Bibliometric data on scientific publications were found from the Thomson Reuters Web of Science (WoS), which annually indexes the articles published in approximately 11,000 journals across all disciplines within health, NSE and SSH. Although this database indexes several different types of documents (journal articles, letters to the editor, reviews, etc.), only articles and review articles are considered here, since they are generally accepted as the main instruments for communicating original research (Carpenter and Narin 1980;

Moed 1996). The WoS does not, however, cover all work published by researchers from ´ Quebec (or anywhere else, for that matter), since some are disseminated through nonindexed national journals, or other types of documents such as conference proceedings, grey literature and books. WoS limitations affect our examination of SSH in particular: the objects of SSH research tend to be more ‘local’ in nature and a larger proportion of their publications thus tend to be in local or national journals. These limitations are amplified in the case of non-English-speaking countries (Archambault et al. 2006). In addition, SSH researchers publish more books and book chapters than their colleagues in health or NSE ` (Lariviere et al. 2006), which translates into a lower coverage of their scientific production within WoS.

Attributing articles to a given university researcher from our list is a more complex process, since there is no unique code associated with each individual within the WoS.

´ ´ There are 15 universities in Quebec: Bishop’s University, Concordia University, Universite Laval, Uni´ ´ ´ ´ ´ ´ ` ´ versite McGill, Universite de Montreal, Universite de Sherbrooke, Universite du Quebec a Montreal, ´ ´ ` ` ´ ´ ` ´ ´ ` Universite du Quebec a Trois-Rivieres, Universite du Quebec a Chicoutimi, Universite du Quebec a

´ ´ ´ ´ ´

Rimouski, Universite du Quebec en Outaouais, Universite du Quebec en Abitibi-Temiscamingue, Institut ´ ´ national de la recherche scientifique, Ecole nationale d’administration publique, Ecole de technologie ´ superieure.

´ ´bec (FRSQ), Fonds que ´cois de recherche sur la socie ´ et la ´be ´te Fonds de la recherche en sante du Que culture (FQRSC) and Fonds que ´cois de la recherche sur la nature et les technologies (FQRNT).

´be Similarly, we also sought to limit the impact of other types of infrastructure grants not explicitly indicated as such (unlike those from the CFI) and assigned to a single researcher, but which, in fact benefit an entire research group. We have therefore excluded researchers whose funding, for a given year, was greater than three times the standard deviation of the distribution of all funding received in a year.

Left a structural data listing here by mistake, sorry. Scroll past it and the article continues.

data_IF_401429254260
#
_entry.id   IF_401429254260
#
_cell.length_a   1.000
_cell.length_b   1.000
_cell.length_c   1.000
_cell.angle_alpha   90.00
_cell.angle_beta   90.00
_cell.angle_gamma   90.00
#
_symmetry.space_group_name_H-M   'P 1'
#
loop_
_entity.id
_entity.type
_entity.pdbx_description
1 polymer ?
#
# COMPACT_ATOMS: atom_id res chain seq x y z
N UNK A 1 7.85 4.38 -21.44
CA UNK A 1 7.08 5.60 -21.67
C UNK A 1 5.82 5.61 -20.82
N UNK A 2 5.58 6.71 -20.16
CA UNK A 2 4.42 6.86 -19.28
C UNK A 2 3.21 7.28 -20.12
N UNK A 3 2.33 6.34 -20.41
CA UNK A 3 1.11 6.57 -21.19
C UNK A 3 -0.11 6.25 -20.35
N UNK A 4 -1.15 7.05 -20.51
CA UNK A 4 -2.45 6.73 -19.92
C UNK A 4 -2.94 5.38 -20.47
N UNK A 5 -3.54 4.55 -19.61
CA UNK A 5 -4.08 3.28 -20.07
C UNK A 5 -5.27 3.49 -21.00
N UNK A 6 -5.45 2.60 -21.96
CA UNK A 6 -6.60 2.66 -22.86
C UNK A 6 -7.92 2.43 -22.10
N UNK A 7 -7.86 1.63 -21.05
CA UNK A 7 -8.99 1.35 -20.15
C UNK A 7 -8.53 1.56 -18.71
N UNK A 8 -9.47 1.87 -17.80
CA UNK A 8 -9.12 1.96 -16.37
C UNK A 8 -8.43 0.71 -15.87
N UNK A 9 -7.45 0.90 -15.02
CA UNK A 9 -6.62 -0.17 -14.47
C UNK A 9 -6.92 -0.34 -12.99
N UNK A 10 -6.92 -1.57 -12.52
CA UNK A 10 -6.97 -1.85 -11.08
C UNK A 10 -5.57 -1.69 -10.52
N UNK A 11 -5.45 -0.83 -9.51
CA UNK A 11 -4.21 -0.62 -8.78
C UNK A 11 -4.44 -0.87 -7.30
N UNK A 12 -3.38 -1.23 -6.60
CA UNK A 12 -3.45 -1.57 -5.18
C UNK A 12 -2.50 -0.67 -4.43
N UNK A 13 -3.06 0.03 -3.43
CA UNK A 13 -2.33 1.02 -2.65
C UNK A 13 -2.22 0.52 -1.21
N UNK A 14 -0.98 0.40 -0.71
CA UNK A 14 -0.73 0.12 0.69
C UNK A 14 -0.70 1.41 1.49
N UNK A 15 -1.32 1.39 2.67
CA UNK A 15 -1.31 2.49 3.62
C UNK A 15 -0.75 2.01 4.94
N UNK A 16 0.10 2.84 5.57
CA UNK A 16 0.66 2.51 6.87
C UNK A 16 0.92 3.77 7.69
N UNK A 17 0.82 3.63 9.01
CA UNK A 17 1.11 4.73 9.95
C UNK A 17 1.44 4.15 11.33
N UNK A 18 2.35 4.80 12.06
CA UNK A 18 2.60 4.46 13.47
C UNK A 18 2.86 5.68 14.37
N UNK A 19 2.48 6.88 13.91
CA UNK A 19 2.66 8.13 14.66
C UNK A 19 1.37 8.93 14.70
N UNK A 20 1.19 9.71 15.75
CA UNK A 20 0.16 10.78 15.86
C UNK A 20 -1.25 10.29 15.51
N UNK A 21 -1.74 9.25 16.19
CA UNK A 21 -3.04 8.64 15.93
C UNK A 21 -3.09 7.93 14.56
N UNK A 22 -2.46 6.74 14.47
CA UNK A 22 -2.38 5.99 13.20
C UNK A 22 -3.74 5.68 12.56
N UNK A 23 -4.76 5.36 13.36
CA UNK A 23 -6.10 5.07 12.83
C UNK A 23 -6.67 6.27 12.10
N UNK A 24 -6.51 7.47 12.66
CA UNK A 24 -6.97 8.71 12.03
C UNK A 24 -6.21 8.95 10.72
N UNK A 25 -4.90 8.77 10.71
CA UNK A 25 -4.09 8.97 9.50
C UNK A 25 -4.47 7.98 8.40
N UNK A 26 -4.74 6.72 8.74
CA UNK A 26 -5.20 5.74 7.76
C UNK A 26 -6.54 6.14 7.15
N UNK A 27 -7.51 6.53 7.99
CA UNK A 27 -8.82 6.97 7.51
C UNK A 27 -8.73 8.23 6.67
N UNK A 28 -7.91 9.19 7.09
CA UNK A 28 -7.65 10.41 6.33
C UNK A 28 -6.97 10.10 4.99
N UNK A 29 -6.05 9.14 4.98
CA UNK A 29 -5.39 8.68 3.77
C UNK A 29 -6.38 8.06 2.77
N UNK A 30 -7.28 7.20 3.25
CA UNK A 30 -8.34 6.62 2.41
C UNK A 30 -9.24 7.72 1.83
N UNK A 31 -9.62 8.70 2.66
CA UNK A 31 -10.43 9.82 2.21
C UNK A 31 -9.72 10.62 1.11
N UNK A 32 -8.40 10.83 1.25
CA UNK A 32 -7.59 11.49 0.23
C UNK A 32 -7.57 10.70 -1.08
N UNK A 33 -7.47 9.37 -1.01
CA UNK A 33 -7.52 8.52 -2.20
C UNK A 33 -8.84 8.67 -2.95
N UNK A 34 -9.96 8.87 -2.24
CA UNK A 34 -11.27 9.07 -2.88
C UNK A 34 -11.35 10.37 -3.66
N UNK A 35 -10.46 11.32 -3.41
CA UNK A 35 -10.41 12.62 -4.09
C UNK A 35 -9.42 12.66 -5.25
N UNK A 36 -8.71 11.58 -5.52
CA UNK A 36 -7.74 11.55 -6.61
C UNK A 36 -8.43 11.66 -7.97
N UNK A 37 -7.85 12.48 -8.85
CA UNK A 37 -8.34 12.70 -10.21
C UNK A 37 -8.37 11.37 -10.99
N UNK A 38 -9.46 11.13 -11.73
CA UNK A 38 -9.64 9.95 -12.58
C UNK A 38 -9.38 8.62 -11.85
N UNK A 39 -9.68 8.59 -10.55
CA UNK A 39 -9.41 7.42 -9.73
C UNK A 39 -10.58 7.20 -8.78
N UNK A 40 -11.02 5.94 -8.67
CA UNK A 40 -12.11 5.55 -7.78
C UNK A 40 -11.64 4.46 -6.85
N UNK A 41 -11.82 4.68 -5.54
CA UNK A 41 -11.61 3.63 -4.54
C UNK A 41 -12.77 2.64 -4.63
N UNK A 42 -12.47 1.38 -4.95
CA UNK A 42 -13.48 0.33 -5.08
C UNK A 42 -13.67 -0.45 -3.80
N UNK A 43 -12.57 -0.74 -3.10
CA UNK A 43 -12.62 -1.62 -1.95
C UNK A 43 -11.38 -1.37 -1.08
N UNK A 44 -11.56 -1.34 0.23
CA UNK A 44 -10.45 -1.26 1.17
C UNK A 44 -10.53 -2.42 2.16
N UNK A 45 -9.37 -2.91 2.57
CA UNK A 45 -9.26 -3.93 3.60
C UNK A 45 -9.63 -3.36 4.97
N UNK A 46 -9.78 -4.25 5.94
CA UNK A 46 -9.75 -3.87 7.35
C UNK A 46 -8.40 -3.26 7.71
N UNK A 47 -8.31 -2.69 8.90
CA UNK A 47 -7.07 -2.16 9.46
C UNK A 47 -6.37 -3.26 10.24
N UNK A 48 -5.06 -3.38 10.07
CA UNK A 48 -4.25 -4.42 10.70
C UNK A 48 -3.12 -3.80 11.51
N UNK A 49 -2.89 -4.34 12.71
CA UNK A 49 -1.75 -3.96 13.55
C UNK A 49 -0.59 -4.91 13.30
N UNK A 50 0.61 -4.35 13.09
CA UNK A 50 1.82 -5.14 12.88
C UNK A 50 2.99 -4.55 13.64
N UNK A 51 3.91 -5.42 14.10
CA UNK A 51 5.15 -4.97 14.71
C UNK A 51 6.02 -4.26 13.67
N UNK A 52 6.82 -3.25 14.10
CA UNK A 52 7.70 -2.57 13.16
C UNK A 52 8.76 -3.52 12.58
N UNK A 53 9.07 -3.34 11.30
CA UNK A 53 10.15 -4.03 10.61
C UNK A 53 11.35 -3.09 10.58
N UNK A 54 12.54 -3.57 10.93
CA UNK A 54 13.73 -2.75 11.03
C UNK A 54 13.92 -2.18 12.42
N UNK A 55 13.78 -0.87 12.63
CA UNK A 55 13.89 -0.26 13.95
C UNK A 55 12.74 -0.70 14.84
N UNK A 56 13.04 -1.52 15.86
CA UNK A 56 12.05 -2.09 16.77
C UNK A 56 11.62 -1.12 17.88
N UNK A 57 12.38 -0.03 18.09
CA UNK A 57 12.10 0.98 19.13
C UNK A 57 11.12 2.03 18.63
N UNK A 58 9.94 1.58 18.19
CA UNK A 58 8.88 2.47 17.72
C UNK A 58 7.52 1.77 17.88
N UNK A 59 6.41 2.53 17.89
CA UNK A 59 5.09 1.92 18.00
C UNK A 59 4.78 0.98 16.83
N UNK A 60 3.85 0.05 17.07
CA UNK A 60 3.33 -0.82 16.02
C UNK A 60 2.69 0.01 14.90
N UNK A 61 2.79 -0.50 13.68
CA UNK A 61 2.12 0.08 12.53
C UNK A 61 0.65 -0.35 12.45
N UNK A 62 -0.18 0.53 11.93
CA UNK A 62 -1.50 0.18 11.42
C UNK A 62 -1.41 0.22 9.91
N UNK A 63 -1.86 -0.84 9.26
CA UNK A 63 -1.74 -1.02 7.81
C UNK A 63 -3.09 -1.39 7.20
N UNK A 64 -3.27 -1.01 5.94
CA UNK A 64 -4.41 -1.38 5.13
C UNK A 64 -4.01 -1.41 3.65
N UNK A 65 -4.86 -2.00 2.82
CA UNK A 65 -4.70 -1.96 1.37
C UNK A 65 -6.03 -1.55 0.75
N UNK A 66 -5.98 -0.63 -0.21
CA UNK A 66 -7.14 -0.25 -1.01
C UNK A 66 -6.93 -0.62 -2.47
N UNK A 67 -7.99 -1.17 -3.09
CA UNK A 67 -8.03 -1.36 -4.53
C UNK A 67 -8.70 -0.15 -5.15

Sex differences in research funding, productivity and impact

Therefore, given the large number of duplicate names, in order to correctly attribute articles to researchers, each paper with the ‘correct’ surname and initial had to be manually and individually validated.4 After this validation process, at least one article was successfully attributed to 8,485 Quebec researchers, a number which reduces to 6,231 when filtered according to the availability of age data (as discussed above).

As shown in Fig. 1a, the percentage of women in each field differs considerably: 36% in SSH, 30% in health and only 14% in NSE. In fact, the larger proportion of women in the social sciences is directly linked to the strong growth of these disciplines in the 1960s, attracting more women than men (Warren and Gingras 2007). In addition, health and SSH disciplines are often characterized by a greater focus on ‘care’, which is known to play a role in attracting women to certain career paths (Cockburn 1988; Collin 1986; Witz 1992).

The age distribution of men and women also differs considerably: while women account for about 40% of professors under 35 years of age, they represent less than 20% of those over 60 years of age. Women are also, on average, 3 years younger than men (CREPUQ 2010), and this tendency is visible in all three groups of disciplines under study here. More specifically, the average birth year of men is 1954 compared to 1957 for women in health sciences, 1954 compared to 1957 in SSH, and is 1955 compared to 1960 in NSE. On the whole, we see here that the age difference between men and women is quite similar in SSH and health sciences (women are about 3 years younger), but is greater in NSE where women are younger by about 5 years.